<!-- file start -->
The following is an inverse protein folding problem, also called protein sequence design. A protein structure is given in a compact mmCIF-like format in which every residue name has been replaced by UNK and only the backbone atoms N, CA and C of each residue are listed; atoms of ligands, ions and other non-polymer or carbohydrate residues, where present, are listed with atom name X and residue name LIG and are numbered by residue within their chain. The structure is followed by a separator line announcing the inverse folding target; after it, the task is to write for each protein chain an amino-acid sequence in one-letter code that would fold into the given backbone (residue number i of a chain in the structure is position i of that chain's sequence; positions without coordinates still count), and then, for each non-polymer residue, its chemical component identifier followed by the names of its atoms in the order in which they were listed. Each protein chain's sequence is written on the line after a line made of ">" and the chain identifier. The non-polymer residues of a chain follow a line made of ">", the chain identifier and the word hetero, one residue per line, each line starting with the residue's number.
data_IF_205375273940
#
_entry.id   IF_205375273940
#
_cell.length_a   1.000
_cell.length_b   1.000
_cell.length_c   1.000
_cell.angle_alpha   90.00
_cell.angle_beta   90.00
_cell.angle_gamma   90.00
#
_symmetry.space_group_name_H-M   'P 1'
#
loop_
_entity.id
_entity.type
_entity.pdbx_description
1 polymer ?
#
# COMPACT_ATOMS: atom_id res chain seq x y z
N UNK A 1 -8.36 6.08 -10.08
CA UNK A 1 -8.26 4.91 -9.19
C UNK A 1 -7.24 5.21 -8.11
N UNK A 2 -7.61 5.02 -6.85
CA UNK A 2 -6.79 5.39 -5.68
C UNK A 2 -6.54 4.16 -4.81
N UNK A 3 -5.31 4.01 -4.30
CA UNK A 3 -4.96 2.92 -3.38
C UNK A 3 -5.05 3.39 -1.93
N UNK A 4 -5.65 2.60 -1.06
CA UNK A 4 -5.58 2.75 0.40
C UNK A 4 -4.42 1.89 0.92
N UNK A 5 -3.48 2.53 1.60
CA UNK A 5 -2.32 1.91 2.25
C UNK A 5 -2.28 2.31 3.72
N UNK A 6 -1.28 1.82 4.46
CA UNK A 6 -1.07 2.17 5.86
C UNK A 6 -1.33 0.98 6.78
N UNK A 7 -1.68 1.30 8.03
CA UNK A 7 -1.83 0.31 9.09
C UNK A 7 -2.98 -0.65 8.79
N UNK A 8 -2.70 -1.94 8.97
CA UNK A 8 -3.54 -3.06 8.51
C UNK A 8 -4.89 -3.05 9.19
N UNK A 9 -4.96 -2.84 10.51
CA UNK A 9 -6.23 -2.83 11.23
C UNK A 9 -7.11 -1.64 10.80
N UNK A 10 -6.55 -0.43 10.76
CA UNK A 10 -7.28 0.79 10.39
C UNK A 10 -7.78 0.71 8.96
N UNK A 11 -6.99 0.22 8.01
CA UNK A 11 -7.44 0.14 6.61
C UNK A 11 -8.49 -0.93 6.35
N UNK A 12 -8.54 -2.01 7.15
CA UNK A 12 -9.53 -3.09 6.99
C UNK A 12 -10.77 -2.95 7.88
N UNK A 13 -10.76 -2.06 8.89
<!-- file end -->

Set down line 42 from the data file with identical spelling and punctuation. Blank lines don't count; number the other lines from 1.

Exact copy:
C UNK A 7 -2.98 -0.65 8.79